These Alpinestars SMX-1 boots promise to combine real protection and good riding feel and ergonomics with all-day, off-the-bike comfort and low key looks. The perfect compromise between a riding and casual boot?
Unlike some of the hardcore ATGATT (all the gear, all the time) folks around here, I am willing to concede that not every trip on a motorcycle requires the same amount of riding gear as your average deep sea diving expedition or lunar landing. At the same time, I still look down my nose at squids wearing next to nothing just as much as the next daily rider. I guess I follow MOTGATT (most of the gear, all the time).
As a daily rider with a fifty-mile commute, I’m always going to wear a top spec helmet, a decent jacket (with some level of back protection) and a good pair of long-gauntlet gloves. From there, it’s a bit more hit or miss.
I like to be able to ride to work without changing out once I get there, so I’m looking for riding gear that won’t violate the office/casual dress code. For me, that means riding jeans from Shift (RIP), Icon or Teknic and a good short street boot.
Some people are quick to dismiss riding jeans as one step above useless, but I ate shit on the freeway wearing Shift’s Torque jean and came away with bumps and bruises but no road rash. In fact, despite taking a Volvo to the right leg, the same pair of jeans remained in service for at least another year.
Anyway, I didn’t come here to open the jeans debate; I came to discuss some new footwear. The problem with full-length boots is that they aren’t exactly all day comfortable in an 80-degree office. But most short boots are either a) barely more protective than tennis shoes or b) look like a mix between a sci-fi military prop and a fetishistic hiking boot.
A short boot should do all the things expected of a full-length riding boot with a minimum amount of compromise. This includes a firm fit, a rigid sole, and as much armor as you can squeeze in. It needs to be more comfortable than a full boot, otherwise there isn’t much point. And finally, it needs to be subtle enough to wear around non-riding folks without starting another one of those conversations.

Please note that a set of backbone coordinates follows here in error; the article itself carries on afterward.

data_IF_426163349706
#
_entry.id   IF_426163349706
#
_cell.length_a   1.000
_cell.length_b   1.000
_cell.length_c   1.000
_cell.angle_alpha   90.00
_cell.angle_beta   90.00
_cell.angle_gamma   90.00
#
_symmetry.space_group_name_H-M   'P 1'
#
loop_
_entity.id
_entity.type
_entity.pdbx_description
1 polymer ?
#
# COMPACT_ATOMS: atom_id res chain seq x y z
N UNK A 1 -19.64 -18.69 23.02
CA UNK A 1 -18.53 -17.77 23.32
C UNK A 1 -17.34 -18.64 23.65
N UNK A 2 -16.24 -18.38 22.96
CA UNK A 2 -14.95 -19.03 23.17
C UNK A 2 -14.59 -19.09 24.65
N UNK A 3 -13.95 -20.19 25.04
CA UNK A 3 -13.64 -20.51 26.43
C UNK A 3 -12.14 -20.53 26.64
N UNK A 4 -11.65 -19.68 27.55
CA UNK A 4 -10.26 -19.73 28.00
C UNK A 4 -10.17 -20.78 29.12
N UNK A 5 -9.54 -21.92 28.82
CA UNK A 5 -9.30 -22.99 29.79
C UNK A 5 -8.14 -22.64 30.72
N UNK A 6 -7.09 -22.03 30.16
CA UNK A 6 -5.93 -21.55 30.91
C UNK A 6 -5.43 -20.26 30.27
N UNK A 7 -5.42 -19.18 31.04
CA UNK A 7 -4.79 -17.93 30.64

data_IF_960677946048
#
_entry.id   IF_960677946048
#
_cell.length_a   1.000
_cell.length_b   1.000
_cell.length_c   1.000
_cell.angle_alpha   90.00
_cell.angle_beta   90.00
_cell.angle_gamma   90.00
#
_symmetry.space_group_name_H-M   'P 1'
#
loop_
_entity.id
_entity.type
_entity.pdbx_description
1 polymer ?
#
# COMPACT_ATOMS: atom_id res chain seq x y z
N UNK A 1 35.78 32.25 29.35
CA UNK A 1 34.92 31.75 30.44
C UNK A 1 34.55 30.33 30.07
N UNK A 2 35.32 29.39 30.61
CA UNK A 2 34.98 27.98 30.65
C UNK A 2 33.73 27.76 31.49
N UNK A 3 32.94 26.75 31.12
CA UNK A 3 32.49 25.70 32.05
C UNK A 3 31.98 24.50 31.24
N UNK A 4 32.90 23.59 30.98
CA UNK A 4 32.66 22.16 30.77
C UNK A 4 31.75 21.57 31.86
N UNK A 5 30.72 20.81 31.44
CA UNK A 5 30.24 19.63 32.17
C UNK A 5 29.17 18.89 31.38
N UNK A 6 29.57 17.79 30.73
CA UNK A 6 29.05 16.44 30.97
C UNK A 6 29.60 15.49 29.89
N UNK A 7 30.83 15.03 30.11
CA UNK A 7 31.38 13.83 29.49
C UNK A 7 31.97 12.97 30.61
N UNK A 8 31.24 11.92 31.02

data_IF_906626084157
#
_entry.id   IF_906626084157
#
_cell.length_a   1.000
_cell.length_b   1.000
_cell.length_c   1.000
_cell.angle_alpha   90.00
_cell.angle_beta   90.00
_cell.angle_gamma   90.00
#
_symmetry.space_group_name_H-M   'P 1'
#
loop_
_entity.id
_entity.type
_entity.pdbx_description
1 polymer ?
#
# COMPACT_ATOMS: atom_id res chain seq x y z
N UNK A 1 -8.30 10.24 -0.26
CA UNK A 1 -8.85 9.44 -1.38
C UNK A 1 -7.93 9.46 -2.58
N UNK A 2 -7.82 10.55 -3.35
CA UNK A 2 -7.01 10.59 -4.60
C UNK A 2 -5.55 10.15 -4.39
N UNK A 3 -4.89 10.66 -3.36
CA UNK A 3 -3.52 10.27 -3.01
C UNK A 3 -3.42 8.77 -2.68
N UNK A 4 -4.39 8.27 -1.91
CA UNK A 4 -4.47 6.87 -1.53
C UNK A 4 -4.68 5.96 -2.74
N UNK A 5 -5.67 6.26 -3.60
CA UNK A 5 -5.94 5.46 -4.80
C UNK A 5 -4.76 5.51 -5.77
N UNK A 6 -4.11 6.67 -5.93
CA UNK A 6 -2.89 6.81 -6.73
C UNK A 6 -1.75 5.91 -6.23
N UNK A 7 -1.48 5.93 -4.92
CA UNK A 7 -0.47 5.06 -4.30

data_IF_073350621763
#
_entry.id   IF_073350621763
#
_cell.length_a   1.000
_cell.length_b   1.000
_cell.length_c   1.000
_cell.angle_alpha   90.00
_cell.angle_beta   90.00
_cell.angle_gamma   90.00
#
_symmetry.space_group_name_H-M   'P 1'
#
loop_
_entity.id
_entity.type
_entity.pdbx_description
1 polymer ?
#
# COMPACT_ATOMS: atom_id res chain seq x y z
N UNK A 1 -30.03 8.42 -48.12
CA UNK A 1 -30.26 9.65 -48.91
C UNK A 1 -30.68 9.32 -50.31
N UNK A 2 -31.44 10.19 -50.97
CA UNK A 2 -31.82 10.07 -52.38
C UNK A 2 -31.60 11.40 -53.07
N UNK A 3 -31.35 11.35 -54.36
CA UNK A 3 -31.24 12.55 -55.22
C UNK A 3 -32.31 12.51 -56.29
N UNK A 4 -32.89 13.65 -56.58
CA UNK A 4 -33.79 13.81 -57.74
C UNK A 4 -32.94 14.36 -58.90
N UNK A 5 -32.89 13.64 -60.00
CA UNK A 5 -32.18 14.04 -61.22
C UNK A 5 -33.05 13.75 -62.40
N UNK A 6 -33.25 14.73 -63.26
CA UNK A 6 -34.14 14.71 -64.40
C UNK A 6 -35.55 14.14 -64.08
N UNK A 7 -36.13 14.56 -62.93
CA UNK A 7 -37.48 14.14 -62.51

For me, the latest Alpinestars SMX-1 short boots fulfill the mission perfectly. They take most of their styling cues from Astars’ more conventional sport boots, including the reinforced heel cup, sole design and minimalistic toe sliders. Entry is via a single side zipper with a Velcro close. Adjustment is via an over-arch Velcro strap. Shoelaces are great and all, but I consider them in the same category as black and white television: functional, but long since superseded. This solution is faster while being just as adjustable and probably more secure.
Once in the boot, the fit is perfect. Not too narrow, but still with decent arch support. Of course, I’ll probably replace the insole with something more comfy before too long. Walking around is super natural, with none of the friction or resistance or squeaking found in a racing boot. The SMX-1 isn’t tennis shoe comfy, but is certainly all-day wearable. Finally, much of the boot’s upper shell is a mesh material that aids both airflow and flexibility.
On the bike, the SMX-1 is perfect. The extra flexibility feels great, and the toe box is super narrow to make reaching under the shift lever easy. The sole design grips both the pegs and the asphalt with authority. The airflow feels great on all but the coldest days. I haven’t tested the toe sliders yet, but hey, it’s been raining. And I feel that the boots offer a decent level of protection despite the low cut. Unlike casual shoes, they’ll stay on your feet in a crash.
The obvious downside is that, compared to a taller boot, you lack shin and Achilles protection in the SMX-1 boots. And there’s a lot less support protecting against extension and rotation injuries. But that’s the nature of compromise.
For $159.95, the SMX-1 is a great value compared to similar offerings. They fit well, offer decent protection for a short boot, and don’t look like part of a Power Rangers costume.